Interview with the Dutch jazz trumpeter Jarmo Hoogendijk

Updated: Apr 24, 2021

Jarmo Hoogendijk is a jazz trumpeter from the Netherlands. He was one of my combo and improvisation teachers at the Royal Conservatory of the Hague and at Codarts Conservatory of Rotterdam in the Netherlands. He was an important expert for my master research and he helped me develop as an improviser and a jazz singer.

Hereby, I present you an interview that was held in 2019 during my first year of Master at Codarts. During my research, I wanted to learn improvisation techniques from trumpet players. I believe that the sound of the trumpet is very close to the human voice and I wanted to improve my singing by studying trumpet solos. It was a way for me to understand how does a horn player practices, comparing to a singer, and If there are any differences or similarities between a singer and a trumpeter in jazz improvisation; in terms of practicing, agility, phrasing and articulation.

I found his answers very helpful for my personal development as an improviser and I wanted to share them with you because they might help you as well and that's wonderful.

I would like to deeply thank Jarmo Hoogendijk for giving me such valuable answers to my questions as well as for the inspiration that he gave me throughout the years of studying jazz music in the Netherlands.


Enjoy the read!






1. How would you suggest to a jazz singer to practice improvisation on modal jazz tunes?

It could be very handy to work on phrasing while starting on modal tunes, because we do not have to be concerned with (many) chord changes (provided we are not looking for bitonal/outside language). We can try practise different rhythms and articulations on just 1 pitch. If we approach the blues as just a single mode, we can do the same thing with blues tunes as well. And we can use our time to see what we can do with just one scale: all kinds of scale variations that need different phrasing.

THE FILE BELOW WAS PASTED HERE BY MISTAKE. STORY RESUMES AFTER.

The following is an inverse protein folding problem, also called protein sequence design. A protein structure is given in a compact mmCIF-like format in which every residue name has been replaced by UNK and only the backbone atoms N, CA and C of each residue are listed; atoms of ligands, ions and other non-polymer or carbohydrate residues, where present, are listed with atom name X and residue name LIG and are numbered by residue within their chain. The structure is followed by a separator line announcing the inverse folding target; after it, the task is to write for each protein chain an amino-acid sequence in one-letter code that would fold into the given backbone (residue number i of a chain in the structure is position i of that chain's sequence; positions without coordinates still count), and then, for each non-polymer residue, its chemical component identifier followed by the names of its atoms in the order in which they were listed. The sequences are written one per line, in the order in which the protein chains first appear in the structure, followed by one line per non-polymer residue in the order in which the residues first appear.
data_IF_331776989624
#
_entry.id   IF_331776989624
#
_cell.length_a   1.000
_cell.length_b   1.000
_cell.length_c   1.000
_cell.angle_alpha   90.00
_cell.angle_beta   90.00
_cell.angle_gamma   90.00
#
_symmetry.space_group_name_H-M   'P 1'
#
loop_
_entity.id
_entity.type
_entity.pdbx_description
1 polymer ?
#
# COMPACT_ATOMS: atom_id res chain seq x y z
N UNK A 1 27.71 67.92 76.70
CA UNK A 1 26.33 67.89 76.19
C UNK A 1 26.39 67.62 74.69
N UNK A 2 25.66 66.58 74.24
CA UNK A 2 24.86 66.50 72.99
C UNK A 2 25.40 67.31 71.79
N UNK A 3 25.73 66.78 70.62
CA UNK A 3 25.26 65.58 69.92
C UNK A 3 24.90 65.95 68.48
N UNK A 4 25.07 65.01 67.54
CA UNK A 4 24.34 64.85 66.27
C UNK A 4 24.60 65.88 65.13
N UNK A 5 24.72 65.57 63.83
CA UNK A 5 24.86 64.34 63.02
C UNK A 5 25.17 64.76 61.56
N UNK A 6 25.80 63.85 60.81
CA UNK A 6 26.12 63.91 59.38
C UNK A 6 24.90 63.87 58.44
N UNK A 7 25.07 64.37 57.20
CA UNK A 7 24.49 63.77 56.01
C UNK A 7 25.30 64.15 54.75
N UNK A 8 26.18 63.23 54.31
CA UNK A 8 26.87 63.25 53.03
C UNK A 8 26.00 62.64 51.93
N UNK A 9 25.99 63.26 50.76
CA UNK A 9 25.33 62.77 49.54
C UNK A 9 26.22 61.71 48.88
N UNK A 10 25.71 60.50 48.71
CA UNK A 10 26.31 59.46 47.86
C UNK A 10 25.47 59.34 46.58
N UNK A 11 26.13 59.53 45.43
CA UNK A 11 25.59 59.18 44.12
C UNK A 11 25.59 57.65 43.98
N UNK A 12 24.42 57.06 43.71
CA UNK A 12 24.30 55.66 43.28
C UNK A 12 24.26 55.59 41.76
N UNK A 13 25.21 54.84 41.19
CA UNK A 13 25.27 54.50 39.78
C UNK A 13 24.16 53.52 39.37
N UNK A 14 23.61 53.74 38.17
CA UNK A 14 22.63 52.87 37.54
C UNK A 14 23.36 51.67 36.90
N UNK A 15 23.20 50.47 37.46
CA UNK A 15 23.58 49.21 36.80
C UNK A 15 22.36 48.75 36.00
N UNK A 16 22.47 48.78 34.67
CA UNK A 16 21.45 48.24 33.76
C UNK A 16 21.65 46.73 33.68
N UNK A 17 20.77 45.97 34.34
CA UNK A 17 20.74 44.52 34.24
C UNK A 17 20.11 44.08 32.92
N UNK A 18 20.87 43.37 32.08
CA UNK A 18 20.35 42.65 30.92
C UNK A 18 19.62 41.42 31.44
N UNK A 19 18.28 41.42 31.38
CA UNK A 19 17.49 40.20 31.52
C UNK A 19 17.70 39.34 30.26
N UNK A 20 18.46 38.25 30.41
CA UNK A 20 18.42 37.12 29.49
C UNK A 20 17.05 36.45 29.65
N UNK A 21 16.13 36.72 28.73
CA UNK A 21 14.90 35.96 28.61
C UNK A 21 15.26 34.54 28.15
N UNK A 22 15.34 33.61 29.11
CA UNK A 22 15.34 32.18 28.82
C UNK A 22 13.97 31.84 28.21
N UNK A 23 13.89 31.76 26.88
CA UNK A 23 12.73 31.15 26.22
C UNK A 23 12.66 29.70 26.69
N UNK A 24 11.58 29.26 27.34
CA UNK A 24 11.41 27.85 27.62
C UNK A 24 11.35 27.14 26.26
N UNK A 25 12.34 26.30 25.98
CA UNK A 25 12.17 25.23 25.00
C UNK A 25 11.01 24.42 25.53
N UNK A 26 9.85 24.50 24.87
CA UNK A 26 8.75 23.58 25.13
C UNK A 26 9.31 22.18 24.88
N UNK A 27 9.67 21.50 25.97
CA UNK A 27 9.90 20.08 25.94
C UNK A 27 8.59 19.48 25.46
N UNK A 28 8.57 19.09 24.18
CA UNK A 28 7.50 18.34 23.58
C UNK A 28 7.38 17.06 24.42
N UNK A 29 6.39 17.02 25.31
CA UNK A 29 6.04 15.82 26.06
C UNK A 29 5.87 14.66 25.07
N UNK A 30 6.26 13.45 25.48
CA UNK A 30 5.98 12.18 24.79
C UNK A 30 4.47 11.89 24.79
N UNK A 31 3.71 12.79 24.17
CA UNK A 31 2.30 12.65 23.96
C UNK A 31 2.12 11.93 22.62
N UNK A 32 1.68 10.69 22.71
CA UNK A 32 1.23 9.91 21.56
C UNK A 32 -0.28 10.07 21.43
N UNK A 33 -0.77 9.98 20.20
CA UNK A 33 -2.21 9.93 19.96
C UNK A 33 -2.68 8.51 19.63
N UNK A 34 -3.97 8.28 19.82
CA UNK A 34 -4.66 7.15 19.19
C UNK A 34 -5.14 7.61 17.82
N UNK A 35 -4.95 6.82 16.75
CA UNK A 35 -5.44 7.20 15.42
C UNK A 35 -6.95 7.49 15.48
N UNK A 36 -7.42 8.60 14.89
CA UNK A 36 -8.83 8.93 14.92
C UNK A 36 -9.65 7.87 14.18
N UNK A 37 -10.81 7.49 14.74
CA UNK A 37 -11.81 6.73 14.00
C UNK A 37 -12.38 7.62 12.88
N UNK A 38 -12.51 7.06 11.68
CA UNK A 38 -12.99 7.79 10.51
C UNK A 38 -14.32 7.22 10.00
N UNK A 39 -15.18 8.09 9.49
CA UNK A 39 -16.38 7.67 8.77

2.How would you explain phrasing? Why is Phrasing one of the most important aspects in Jazz?

Phrasing is how we articulate notes (f.e. starting AND ending the note with a consonant), how we colour a note (f.e. with a certain vowel, tongue position, shape of the mouth cavity, or by bending the pitch), how we go from one note to the next one (f.e. legato, staccato or portato), how we put accents on certain notes (f.e. by using more air), how we "doodle" certain notes (by manipulating the air stream with the tongue). Clark Terry (master of very diverse phrasing both on trumpet and in his singing) avoided the word "accent", he thought these words would indicate that there is an interruption of the air stream, which is not the case. He used the words "highs" and "lows" instead, meaning that the air pressure would always be on, while the mouth and the tongue manipulate the air stream. Phrasing is also how we build a whole phrase/sentence, just like in speech: what rhythm do we use, do we use short or long words, do we use long or short space between words, do we use many words or a few words for each sentence etc. Each person has his/her own sound from birth, but we will all develop a personal way of pronouncing words, building phrases/sentences, using space, using accents and dynamics. Phrasing is important in every kind of music, but in jazz we seem to have more freedom to come up with our own ideas, taste and choices in terms of phrasing than in European classical music for example, where there is more general consensus about what would be correct phrasing as opposed to wrong or distasteful phrasing. In jazz we have fun toying with rhythm, we can repeat words/notes, we can start a phrase several beats later if we want, change the melody, or we can even decide to leave things out. Think about the difference between Billie Holiday and Betty Carter delivering the melody of the same song: they differ enormously from one another, and both of them are giants. Or the difference between Ella Fitzgerald and Chet Baker doing a vocal improvisation on the same tune in the same tempo: entirely different phrasing, and both greatly admired for their personal way of doing it. In other words: it would not be jazz if we do not toy with melodies and pronounce words in our own distinguished way. That is probably the reason why people sometimes debate about Frank Sinatra, Bing Crosby, Nat Cole or Billy Eckstine (the so called "crooners") being pop singers rather than jazz singers: they sang the melodies of tunes more or less as they had been written and they don't do scat solo's. In my opinion they were jazz because they swung the melody.

3. In your opinion, what are the differences and similarities in the Rhythmical Phrasing between trumpet players and vocalists?